Self Publishing: Even with a network, you must invest in your process

Comments Off on Self Publishing: Even with a network, you must invest in your process

Third in a Series

Creative Coaching Series

Creative Coaching Series

A book is an effort of mighty collaboration. It probably doesn’t seem that way while you’re alone in your chair with the door closed on your writing space, revising what’s written or facing the blank page with your visions. But it takes a village of helpers to make a book. As a self-publisher, you will learn to rely on many people.

Viral-Times-gasmask-cover blogIn my acknowledgements for Viral Times, I listed 17 people who had a direct contribution to my debut novel. From early reading groups, where the content editing was free, down to the creative coaching, editing and proofreading, and finally to my most trusted reader Abby — my wife and the inspiration for the book — there were many people to rely upon.

Finally at the last, just before my proofreader Leslie Nail and my printer’s account manager Terry Sherrell helped make these words ready for press and ebook, my beloved bride Abby read through these people, the places and all the dreams that she has inspired and nurtured. Making a book can feel like making a movie once you write down all the names who have midwifed it. It’s been my joy to deliver this story at last—and also as the first book in my life as a novelist.

The first book in that life required an investment in paid editing, in due course. For me it was content editing and  proofreading, but for some writers you might get content editing for free — if you have experienced writers or language arts teachers in your network. But nearly everyone needs to pay for copyediting. Altogether the editing is probably going to look like $3,000 in budget. It did for me, and I applied my 30 years of copyediting to my final draft before Leslie Nail took after it with “light copyediting” alongside her proofing. The book contains about eight errors anyway, but that’s out of 98,000 words. No typos — but I can live with that percentage.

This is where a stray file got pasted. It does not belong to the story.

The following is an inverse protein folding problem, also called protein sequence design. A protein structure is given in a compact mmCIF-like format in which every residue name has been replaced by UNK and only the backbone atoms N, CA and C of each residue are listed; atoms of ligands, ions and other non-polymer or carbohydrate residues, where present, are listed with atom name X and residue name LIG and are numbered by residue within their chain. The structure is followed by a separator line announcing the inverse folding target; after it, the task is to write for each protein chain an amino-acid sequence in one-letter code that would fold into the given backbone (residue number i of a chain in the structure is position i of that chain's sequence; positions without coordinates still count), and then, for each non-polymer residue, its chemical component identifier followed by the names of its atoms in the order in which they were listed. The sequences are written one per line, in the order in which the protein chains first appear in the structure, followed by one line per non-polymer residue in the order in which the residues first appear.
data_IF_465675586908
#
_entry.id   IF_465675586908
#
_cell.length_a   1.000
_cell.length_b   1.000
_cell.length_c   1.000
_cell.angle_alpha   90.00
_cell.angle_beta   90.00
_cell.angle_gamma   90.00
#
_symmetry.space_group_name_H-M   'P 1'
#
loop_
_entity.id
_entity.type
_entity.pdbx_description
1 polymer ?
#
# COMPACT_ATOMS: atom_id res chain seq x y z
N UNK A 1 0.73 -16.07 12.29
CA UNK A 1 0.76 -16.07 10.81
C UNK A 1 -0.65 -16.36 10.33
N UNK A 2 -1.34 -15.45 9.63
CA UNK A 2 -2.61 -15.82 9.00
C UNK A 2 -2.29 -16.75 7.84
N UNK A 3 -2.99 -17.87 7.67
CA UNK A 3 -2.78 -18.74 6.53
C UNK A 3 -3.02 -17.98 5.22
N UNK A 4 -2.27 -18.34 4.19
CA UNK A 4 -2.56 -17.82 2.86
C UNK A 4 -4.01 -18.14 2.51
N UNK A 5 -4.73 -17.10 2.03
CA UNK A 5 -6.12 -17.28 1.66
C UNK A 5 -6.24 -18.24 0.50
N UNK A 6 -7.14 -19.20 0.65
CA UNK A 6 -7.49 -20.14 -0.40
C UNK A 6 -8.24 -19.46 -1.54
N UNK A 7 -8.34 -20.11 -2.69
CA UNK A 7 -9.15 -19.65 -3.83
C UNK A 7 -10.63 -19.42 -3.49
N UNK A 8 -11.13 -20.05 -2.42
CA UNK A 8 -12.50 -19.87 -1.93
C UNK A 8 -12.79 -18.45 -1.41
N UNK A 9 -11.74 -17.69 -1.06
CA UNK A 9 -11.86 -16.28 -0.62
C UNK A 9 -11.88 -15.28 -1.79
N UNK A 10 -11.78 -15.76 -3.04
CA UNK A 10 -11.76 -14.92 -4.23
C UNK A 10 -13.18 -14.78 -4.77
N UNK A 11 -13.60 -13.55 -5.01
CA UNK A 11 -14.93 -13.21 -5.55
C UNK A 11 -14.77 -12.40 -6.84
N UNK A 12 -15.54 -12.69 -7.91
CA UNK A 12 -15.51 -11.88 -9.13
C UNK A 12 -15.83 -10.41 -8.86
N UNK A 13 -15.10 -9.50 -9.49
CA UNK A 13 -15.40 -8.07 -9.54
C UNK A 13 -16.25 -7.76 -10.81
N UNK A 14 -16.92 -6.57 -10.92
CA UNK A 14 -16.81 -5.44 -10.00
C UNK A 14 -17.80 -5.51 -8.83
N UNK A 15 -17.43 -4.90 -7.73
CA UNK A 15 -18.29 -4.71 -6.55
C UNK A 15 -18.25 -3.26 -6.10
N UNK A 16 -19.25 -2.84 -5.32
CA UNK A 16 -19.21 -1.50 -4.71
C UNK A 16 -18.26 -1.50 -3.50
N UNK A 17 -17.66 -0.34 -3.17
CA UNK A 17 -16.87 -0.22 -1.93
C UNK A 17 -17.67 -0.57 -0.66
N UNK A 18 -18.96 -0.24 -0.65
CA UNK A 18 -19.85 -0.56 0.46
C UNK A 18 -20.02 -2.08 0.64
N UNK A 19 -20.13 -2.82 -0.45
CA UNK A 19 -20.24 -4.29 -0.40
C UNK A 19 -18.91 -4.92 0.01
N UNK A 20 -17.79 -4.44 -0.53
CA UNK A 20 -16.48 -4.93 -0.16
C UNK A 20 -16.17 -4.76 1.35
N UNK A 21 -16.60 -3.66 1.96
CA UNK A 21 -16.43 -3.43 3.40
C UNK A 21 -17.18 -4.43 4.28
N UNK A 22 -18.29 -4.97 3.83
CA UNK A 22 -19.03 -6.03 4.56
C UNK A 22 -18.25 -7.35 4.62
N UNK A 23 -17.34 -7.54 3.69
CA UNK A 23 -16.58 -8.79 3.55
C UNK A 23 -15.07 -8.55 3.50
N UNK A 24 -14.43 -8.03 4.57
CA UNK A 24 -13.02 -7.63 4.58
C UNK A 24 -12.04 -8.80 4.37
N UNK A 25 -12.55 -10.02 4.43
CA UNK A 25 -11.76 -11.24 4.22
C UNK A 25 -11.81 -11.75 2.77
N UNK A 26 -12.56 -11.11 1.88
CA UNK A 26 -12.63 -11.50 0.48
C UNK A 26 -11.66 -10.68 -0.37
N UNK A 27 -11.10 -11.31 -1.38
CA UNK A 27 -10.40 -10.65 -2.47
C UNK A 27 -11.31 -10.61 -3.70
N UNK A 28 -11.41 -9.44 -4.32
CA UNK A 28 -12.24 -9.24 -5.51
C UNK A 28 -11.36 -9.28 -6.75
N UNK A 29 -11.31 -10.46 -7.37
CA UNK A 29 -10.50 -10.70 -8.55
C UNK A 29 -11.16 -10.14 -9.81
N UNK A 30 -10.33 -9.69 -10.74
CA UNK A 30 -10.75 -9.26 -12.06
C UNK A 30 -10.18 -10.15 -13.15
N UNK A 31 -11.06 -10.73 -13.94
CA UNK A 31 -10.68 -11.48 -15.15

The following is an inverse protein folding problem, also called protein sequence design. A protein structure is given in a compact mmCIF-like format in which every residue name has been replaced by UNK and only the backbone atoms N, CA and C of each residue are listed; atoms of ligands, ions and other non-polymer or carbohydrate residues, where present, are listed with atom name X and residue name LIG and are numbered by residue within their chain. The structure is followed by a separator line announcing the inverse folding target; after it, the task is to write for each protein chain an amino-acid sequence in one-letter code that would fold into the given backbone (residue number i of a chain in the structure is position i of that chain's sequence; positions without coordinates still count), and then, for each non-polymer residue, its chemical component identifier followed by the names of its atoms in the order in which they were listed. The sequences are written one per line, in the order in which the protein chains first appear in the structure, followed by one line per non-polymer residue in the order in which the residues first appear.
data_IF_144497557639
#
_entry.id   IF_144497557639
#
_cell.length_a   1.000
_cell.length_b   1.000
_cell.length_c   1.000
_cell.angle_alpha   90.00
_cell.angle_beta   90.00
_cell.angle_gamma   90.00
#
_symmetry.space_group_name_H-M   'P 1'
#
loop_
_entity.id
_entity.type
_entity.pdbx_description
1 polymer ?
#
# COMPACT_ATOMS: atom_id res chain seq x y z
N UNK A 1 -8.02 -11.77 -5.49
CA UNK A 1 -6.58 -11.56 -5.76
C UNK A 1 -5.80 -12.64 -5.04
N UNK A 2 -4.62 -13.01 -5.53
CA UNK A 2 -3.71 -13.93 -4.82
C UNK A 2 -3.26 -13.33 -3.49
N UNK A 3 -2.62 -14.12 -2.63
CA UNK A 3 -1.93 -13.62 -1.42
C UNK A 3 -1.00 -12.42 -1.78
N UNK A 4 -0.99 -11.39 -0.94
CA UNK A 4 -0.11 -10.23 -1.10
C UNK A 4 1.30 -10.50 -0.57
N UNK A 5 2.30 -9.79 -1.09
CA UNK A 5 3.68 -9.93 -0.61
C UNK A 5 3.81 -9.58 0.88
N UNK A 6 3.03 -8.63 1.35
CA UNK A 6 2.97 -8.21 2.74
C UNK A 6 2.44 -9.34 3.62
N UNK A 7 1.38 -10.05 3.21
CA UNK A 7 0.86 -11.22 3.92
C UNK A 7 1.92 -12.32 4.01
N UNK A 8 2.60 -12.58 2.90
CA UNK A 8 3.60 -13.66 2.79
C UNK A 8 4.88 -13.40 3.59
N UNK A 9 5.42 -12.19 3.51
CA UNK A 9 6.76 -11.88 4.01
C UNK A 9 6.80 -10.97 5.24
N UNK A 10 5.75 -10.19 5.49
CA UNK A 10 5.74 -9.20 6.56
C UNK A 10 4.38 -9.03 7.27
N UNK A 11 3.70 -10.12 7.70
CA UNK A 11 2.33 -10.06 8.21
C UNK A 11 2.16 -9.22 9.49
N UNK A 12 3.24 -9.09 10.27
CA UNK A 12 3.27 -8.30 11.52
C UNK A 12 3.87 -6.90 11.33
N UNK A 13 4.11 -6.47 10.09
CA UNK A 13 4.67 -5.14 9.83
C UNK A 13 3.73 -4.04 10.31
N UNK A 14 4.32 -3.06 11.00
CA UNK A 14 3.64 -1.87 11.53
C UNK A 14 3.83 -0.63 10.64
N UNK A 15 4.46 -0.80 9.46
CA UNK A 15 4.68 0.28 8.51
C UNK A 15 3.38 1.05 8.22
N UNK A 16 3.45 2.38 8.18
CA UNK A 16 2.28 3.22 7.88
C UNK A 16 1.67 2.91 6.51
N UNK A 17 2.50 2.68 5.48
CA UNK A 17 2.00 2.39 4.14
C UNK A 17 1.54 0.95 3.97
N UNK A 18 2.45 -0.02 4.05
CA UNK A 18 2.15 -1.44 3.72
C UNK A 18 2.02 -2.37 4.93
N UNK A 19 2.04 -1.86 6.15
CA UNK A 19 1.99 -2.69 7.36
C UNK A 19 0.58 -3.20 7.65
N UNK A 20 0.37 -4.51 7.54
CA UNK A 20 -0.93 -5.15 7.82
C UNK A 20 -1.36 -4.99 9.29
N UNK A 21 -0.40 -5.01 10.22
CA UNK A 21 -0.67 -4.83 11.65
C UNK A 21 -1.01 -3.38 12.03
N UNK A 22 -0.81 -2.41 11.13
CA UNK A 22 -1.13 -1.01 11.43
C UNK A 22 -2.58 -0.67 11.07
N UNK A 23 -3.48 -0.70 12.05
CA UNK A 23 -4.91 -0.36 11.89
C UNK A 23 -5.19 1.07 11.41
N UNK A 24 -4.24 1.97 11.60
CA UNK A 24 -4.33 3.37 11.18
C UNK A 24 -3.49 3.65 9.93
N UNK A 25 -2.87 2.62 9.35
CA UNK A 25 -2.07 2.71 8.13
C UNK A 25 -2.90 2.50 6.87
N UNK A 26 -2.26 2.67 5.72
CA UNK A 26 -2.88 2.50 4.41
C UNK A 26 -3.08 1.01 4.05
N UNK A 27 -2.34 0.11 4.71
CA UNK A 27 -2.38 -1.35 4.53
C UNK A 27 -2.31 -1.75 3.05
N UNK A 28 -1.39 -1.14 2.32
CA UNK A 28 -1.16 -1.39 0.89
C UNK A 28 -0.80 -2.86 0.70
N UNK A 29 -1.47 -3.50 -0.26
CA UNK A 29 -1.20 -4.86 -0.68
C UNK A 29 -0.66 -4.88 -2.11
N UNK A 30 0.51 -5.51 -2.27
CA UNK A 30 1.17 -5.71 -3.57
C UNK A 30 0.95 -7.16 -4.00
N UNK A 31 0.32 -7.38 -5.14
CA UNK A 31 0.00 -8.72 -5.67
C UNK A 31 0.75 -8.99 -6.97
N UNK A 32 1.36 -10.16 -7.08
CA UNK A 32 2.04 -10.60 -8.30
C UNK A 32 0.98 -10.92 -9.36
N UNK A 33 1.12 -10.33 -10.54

Guy Kawasaki, one of the founding Apple Computer gurus and now an expert on SelfPub, wrote a superior book with Shawn Welch on the creative magic of making your own book. In APE: Author, Publisher, Entrepreneur; How to Publish a Book, there’s good advice on editing: It’s a stupid mistake to skip paying for the work, done by a pro.

The third challenge is figuring out how much to pay a content editor. The going rate for content editors is $50 per hour. Figure that content editing will take 20-30 hours, so you’ll be spending $ 1,000-$1,500 for these services. The going rate for copyediting is $35 per hour, and copyeditors can work their magic at the rate of roughly 10 pages per hour (although this can vary depending on the complexity of the material), so you’ll pay approximately $ 1,000-$1,500 for a 300-page manuscript. This is one of the dumbest places to try to save money, because poor copy editing destroys the quality of your book.

These are not really writing mistakes, are they?

Comments Off on These are not really writing mistakes, are they?

On a short tramp through the Website glade, I found a popular list of mistakes in writing English — but they’re not actually mistakes.

The writer, Univ. of Washington professor Paul Brians, calls these bits of English non-errors on the Web page.

Many of his explanations take note of metaphor, conventional writing, or common use, to justify things like using “over” when the writer means “more than.”